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Distant Lands

Monday, 17 December 2007

The Paper Moon Diner and Baltimore Holiday Treats

The Paper Moon Diner has been the favored midnight stop for students at Johns Hopkins and Loyola College for years.  During regularly-scheduled daytime hours, it is a few blocks from the Baltimore Museum of Art, a short hop down the Jones Falls Expressway to the Maryland Zoo, the Walters Art Museum, and more.  The proximity, and the open-24-hours part make it a great place to grab a cup of coffee (us) and a scrambled-eggs with cheese (her) before moving on to our next event.

Two other things I might mention?  The decor - which is covered floor-to-ceiling in toys (in various states), cars, shoes, artwork and anything else the eclectic and wonderful owner's imagination can conjure.
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Mannequins grace the bathrooms.  Superheros twirl overhead from the fans. Oh the wonders of superglue.  And the food - if you are partial to peanut-butter-pie, [...]More

Friday, 14 December 2007

The Bavarian Alps

We rented a car in Munich and drove down to Fuessen to see Neuschwanstein and tour the Alps.  Since the car we'd reserved wasn't actually available when we arrived at the rental agency, we had to negotiate for a similar car (or at least something big enough to carry 4 adults, one baby in a carseat, and luggage).  I strongly recommend being familiar with the makes and models you are likely to be offered in the area you're traveling - thinking you're getting a luxury sedan when you rent a Mercedes A-class will be a let-down.

I thought driving in Munich was great, but keep in mind I was coming from Athens.  Still, I found the signage good and the other drivers quite decent.  When we left the city, the baby and I started our first-ever trip on the autobahn (the others had traveled in Germany before). 

The views of the Alps across the Bavarian farmland were tremendous, and we passed through a couple charming little villages, complete with partially iced-over ponds full of ducks and swans.  At 8 months old, just driving in a car made the baby pretty happy, and [...]More

Wednesday, 05 December 2007

A Do and a Don't in Bavaria

Overall, traveling with a baby in Bavaria in the winter was wonderful, but I do have to note one major mistake:  Linderhof.  This is a (the?) summer palace of Mad King Ludwig (of Neuschwanstein fame) and is based on Versailles.  It's pretty much on the way between Neuschwanstein and Munich, at least the scenic route we took, so we decided to stop and tour it.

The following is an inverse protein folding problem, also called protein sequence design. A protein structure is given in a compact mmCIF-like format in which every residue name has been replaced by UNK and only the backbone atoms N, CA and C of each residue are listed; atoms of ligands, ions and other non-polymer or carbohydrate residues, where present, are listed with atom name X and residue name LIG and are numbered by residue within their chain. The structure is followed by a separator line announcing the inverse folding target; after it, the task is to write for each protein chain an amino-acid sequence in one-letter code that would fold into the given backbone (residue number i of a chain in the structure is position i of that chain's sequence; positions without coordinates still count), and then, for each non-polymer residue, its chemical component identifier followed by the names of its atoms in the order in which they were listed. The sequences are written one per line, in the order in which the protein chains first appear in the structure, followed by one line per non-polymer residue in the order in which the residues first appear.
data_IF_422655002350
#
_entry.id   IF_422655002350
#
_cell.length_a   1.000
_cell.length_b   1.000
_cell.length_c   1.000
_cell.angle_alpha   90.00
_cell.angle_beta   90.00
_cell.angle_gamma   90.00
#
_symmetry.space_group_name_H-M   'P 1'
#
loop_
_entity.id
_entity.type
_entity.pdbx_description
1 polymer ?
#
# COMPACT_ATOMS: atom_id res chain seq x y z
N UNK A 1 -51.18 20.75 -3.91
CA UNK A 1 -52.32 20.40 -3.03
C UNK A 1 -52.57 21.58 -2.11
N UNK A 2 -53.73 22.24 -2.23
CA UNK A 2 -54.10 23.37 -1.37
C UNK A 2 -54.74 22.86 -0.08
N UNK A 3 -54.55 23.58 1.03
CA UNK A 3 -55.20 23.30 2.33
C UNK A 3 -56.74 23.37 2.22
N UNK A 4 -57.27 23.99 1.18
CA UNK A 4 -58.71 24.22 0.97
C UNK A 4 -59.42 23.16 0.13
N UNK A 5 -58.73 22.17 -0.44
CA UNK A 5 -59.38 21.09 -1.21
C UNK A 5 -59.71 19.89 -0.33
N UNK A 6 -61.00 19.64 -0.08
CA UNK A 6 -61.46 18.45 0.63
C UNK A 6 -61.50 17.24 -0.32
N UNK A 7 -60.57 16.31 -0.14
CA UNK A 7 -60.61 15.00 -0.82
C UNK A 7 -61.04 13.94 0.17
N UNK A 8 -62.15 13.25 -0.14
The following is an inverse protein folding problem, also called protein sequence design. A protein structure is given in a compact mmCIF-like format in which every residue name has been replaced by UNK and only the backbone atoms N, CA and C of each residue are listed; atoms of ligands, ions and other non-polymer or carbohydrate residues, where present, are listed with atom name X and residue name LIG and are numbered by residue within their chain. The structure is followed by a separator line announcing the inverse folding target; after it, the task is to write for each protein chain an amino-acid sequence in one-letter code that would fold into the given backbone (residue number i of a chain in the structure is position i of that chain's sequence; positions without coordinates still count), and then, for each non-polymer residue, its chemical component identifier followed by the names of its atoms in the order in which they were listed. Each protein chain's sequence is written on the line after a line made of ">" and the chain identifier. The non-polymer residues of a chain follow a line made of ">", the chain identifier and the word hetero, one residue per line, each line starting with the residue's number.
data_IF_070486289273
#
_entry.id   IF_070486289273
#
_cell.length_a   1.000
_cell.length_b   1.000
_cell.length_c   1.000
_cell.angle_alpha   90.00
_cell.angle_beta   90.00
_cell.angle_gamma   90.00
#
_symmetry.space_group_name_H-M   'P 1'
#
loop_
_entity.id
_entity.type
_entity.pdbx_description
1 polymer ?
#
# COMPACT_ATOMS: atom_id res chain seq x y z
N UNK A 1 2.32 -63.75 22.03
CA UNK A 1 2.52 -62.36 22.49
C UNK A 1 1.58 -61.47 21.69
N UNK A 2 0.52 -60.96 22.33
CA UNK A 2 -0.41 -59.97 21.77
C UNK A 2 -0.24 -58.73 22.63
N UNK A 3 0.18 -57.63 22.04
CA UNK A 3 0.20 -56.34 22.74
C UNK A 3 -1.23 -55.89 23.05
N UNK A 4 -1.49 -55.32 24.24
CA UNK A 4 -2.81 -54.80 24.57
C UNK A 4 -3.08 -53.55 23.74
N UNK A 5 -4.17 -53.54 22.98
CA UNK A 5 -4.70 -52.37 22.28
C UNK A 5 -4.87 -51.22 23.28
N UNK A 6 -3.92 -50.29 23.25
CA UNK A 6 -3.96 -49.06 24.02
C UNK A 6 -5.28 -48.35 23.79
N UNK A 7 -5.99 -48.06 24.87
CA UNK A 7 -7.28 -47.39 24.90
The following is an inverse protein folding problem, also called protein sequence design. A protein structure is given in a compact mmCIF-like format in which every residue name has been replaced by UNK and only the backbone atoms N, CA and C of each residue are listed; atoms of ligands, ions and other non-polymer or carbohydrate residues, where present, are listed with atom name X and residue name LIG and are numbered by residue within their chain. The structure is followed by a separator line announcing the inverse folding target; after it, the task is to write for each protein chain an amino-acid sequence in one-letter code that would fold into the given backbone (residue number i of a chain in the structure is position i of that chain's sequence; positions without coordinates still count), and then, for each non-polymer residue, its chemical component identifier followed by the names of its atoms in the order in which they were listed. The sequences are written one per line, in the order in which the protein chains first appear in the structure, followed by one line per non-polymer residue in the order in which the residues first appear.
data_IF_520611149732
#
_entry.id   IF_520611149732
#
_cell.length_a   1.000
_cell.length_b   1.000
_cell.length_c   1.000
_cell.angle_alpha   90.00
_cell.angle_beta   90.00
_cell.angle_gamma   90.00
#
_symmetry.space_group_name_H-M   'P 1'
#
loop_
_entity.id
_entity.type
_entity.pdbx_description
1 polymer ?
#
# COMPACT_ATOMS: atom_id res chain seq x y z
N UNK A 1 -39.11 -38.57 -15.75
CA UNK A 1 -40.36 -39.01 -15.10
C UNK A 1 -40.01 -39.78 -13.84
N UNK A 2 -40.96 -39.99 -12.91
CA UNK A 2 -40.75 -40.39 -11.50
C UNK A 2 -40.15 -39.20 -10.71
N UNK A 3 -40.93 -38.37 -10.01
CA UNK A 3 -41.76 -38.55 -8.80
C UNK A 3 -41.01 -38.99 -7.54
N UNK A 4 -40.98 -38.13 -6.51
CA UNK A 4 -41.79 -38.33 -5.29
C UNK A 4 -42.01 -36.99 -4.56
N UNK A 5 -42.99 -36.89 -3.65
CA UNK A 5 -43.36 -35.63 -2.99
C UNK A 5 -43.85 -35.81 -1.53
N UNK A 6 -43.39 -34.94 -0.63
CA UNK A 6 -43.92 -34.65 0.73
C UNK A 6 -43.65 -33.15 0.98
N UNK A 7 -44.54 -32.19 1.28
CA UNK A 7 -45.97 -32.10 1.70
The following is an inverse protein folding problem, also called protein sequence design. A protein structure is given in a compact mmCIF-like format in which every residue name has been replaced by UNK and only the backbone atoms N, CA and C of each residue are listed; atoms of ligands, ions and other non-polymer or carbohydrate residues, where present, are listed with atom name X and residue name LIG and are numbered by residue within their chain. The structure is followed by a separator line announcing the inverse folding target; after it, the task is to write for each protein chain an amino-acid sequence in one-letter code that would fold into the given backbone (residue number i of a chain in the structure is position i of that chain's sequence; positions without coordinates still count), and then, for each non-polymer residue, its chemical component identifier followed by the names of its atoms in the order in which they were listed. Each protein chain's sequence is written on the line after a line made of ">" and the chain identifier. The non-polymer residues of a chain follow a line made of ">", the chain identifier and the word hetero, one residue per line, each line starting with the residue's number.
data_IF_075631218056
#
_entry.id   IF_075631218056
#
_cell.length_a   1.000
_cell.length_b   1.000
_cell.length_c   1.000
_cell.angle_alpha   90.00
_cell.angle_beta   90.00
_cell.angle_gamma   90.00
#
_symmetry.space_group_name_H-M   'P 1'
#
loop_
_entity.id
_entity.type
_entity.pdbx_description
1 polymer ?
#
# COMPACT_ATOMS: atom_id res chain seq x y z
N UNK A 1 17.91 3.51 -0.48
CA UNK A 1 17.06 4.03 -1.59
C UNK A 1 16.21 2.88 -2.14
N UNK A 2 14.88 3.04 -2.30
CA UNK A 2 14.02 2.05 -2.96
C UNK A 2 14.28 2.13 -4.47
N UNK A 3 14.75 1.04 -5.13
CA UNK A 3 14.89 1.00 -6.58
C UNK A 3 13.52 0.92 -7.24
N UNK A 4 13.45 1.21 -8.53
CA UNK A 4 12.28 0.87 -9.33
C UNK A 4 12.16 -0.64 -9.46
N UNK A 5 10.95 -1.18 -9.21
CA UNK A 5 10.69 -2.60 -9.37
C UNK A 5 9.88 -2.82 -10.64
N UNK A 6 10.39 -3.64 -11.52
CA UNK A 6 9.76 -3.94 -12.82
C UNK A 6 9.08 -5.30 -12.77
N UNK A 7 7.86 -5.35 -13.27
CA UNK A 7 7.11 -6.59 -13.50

Bad plan.

I'm sure it's gorgeous in the summer when the grounds are at their best, but in the winter it was treacherous and icy (and not all that attractive).  With the baby backpack we nearly wiped out several times, hours away from medical help.  Once at the palace, we found we couldn't take the backpack inside (we knew strollers weren't allowed, but the people at the ticket counter thought the backpack would be okay).  So not only did we have to leave the pack with all the stuff in it outside, but we had to carry the baby in our arms the whole tour.  Which no one enjoyed.

As usual, the baby loved the snow and being outside and seeing stuff, [...]More

Stuck in Traffic, Out of Gas, with No More Veggie Puffs

Driving through the North Island of New Zealand in a camper allowed us to do many things off the beaten path, including set our own timetable, make our own meals, and take a day off to visit friends in KatiKati. I hadn't seen them since their wedding 10 years prior.

However, following great timing arriving in holiday-rests from the Coromandel to Rotorua, and beating bus-tourists to our favorite sites more often than not, …

We planned badly for our return to Auckland and landed smack in the middle of Friday afternoon rush hour. With a child who had a distinct 3-hour in-vehicle limit. We nearly ran out of gas. We hurtled last minute into a station that might never have seen a camper before (there was lots of staring, perhaps from the howls of rage coming from inside the van). And we were hoarse from singing itsy

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Thermal Zone - North Island

At one point, as we walked along a wooden path that passed over a geothermal lake, we stopped in awe. It wasn't the amazing penny-gone-bad colors produced by the heat and sulfur (although those were beautiful). It was the sign, stuck right in the boiling lake just a few feet from us, complete with stick figure in motion and red circle with a line through it: no walking. We saw another later that warned we were not to smoke near the open vent.

Seriously.

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Geothermal is a way of life for people who live in and around Rotorua. So is the rotten-eggs smell, which you do get used to.

Some Aucklanders call Rotorua by another name, "Roto-vegas" and it does feel that way. If you want to pack yourself into a big plastic ball and roll down a hill, here's where to go: the birthplace of Zorbing.

There is a lovely <

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